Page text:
Please join us for a special panel on working in the world of freelance editing. Panelists Ann Diaz (M.A. 17) and Nathan DelaCastro (B.A. 15) will share their experiences working as freelance editors and making a living!

When: Friday, May 5, from 3:00 to 4:15pm
Where: Location TBA

More details and information are forthcoming, so stay tuned! Please contact Mary Hickey, English Department Internship Coordinator, with any questions.

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(Left to Right) Tiffany, Mackenzie, Emily, Danny, Leah, Katherine, and Kiley

Today’s Humans of Eddy doesn’t feature one person, but a group of humans who make their home in Eddy. These lovely individuals are some of Eddy’s own Writing Center consultants. The Writing Center is made up of 17 consultants who are both undergrad and grad students with various degree backgrounds.

Where are you located?
The CSU Writing Center is located in the basement of Eddy, room 23, Monday through Thursday.

What does the Writing Center do?

Our consultants can assist writers at all stages of the writing process, including brainstorming, drafting, revising, and polishing. Our clients come from all types of disciplines, with writing that ranges from research papers and essays to lab reports, resumes, and applications. There are three types of consultations: face-to-face appointments, online draft submission, and synchronous video conferencing for online and off-campus students. As our website says, we work “to help create better writers, not just better writing.”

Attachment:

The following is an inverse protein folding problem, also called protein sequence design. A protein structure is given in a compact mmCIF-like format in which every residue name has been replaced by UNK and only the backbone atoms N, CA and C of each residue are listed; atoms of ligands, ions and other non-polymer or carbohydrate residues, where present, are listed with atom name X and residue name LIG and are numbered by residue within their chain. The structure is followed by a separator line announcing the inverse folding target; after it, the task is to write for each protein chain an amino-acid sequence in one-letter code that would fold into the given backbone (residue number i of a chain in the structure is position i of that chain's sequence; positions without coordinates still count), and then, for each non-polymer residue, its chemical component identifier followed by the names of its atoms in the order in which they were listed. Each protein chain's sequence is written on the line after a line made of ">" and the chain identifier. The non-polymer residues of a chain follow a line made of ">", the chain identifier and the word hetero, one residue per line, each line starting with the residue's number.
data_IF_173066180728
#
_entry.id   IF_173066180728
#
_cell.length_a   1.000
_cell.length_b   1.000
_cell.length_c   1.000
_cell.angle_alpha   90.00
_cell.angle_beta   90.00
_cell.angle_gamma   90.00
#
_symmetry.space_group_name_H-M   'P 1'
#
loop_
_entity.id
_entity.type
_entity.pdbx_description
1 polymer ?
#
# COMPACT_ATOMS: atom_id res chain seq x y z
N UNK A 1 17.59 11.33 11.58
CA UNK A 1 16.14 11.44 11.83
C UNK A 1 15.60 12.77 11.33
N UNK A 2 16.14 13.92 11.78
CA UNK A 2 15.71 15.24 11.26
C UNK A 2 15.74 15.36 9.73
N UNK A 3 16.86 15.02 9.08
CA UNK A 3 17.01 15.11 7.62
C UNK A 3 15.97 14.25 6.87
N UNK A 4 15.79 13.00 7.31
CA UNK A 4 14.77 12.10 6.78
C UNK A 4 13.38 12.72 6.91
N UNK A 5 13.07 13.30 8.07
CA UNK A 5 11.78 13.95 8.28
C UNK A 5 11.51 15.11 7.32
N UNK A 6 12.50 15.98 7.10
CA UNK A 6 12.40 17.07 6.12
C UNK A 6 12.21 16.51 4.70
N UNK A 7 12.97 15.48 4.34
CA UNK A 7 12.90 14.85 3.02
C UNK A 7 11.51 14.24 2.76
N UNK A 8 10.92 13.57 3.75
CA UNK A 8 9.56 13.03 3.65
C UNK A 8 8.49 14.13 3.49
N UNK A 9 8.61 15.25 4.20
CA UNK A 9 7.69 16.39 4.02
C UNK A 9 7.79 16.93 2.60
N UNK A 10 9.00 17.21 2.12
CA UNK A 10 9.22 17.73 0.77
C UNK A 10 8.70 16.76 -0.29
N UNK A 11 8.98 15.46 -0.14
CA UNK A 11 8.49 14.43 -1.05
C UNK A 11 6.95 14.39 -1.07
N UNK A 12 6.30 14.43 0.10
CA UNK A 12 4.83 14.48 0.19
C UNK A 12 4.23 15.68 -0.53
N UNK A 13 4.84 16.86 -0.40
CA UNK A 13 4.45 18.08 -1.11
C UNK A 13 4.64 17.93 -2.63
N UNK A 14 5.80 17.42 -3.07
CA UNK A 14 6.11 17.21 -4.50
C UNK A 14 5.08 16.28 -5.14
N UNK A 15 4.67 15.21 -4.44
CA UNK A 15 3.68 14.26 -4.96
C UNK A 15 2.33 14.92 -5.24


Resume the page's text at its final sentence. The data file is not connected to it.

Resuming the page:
How can a student make an appointment?
Visit our website at writingcenter.colostate.edu and click “Make and Appointment.” If you don’t already have an account, you can quickly register for one to access our availability. Or feel free to stop by our office for any questions or assistance. We have coffee and tea and great conversation!
Favorite words from various consultants:  

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~From Intern Joyce Bohling, pictures by Intern Haley Huffman

On Thursday, the CSU Writing Center kicked off the semester with an Open House. 


Writing Center consultants set up outside of Eddy Hall on the morning of the Open House.

With free snacks and coffee, the Writing Center invited students to sign up for an account they’ll be able to use throughout their time at CSU to make both face-to-face and online appointments. (The coffee, by the way, is always available to anyone who makes an appointment.)


Open House big group

Students start to gather.

Client making appointment

A client has a snack and makes an appointment online. It’s almost too exciting!

The Writing Center also raffled off goodie bags and held a competition to win a giant Teddy bear. The bear went to whoever suggested the best name, (see below for the results of that contest!).

We want to win this bear!

“We want to win this bear!”



Writing consultant Shirley Coenen encourages students not to be anxious about making an appointment. “The Writing Center is just a low-key place where you can come in and have a conversation.”

Consultant Shirley Coenen with a Writing Center client

Consultant Shirley Coenen with a Writing Center client


Her colleague Mackenzie Owens also wants to remind students that students of all skill levels benefit from working with a consultant. “Even if you think you know everything, you don’t. You can always improve in writing.” In fact, even some CSU faculty go to the Writing Center for feedback on their work.

The Writing Center will be open for the remainder of the semester in Eddy 23, 10am to 4pm Monday through Thursday and in Morgan Library Room 171, 6 to 8 pm. To set up an account or make an appointment, visit their website at writingcenter.colostate.edu.